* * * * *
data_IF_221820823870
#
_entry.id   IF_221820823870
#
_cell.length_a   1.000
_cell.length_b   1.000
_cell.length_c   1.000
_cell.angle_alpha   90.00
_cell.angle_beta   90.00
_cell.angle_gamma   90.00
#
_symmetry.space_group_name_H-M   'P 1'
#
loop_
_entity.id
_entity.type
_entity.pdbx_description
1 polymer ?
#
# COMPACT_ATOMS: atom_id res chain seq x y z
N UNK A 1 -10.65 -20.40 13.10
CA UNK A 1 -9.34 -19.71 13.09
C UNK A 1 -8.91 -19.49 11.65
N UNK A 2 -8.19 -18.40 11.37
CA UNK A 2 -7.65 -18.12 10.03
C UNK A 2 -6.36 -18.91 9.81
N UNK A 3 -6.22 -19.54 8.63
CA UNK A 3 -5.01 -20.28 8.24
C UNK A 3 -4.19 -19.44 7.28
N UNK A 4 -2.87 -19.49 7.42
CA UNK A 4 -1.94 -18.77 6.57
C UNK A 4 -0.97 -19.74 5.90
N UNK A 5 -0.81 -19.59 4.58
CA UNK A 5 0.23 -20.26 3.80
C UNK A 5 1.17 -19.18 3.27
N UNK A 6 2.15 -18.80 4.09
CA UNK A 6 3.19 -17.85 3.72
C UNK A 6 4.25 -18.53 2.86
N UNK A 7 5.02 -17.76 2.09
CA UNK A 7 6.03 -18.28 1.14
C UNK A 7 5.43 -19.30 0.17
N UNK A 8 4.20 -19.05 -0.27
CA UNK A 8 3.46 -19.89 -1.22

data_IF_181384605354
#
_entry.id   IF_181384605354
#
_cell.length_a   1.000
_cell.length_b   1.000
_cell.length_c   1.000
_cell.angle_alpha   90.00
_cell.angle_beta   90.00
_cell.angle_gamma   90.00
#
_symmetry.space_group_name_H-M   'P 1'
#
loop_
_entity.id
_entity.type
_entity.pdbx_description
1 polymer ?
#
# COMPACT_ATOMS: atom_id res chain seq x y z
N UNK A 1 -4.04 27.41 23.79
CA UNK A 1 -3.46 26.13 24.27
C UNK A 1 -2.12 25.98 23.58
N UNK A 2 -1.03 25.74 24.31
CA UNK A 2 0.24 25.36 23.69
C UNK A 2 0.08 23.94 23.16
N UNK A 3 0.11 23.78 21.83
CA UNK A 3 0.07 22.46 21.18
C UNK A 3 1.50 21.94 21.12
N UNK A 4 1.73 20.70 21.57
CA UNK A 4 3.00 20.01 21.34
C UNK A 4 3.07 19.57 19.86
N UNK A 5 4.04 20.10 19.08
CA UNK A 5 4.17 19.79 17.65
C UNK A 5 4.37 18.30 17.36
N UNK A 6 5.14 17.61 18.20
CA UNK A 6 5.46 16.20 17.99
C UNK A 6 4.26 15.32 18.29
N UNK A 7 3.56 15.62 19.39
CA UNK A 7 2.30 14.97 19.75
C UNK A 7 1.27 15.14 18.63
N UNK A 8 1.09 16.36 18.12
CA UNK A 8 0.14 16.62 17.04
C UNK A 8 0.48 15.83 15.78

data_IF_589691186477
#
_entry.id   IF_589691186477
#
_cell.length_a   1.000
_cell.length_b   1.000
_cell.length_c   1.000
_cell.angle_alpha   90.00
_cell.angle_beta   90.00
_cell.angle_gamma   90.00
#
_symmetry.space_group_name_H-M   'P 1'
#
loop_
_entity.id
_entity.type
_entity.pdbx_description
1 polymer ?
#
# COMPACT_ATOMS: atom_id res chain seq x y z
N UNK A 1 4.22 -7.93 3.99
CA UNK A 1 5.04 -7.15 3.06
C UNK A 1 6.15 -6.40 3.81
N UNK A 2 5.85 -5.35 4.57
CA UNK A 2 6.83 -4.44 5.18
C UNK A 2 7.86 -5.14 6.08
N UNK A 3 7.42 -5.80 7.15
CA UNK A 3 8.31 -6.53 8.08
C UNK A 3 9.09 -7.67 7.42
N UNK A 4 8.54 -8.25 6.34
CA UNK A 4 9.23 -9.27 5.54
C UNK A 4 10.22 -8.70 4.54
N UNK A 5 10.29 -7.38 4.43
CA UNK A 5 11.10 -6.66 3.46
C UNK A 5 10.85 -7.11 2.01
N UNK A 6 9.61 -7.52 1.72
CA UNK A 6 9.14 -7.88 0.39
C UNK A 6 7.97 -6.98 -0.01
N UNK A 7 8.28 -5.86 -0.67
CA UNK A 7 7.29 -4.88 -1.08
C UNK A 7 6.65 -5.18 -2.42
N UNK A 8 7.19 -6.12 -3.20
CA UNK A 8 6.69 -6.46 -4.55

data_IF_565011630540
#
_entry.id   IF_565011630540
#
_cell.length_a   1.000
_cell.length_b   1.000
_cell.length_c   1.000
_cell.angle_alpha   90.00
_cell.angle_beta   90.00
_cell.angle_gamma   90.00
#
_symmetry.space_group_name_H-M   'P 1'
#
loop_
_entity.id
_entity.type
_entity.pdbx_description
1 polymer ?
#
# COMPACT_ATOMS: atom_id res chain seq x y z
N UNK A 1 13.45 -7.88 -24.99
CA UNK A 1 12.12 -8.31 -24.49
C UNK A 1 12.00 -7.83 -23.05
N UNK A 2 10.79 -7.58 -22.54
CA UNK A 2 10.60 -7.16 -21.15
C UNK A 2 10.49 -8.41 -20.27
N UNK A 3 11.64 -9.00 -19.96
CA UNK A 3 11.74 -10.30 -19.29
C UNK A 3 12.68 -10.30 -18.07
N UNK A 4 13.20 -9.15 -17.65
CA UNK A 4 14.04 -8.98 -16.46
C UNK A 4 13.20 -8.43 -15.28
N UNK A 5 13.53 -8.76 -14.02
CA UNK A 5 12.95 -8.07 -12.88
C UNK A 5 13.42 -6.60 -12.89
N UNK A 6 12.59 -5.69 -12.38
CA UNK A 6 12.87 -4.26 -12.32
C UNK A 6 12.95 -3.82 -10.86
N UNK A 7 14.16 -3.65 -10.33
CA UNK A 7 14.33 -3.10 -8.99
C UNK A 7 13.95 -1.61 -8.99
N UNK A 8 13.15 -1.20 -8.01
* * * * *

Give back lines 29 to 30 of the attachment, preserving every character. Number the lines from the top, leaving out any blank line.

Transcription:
C UNK A 3 -4.19 -19.44 7.28
N UNK A 4 -2.87 -19.49 7.42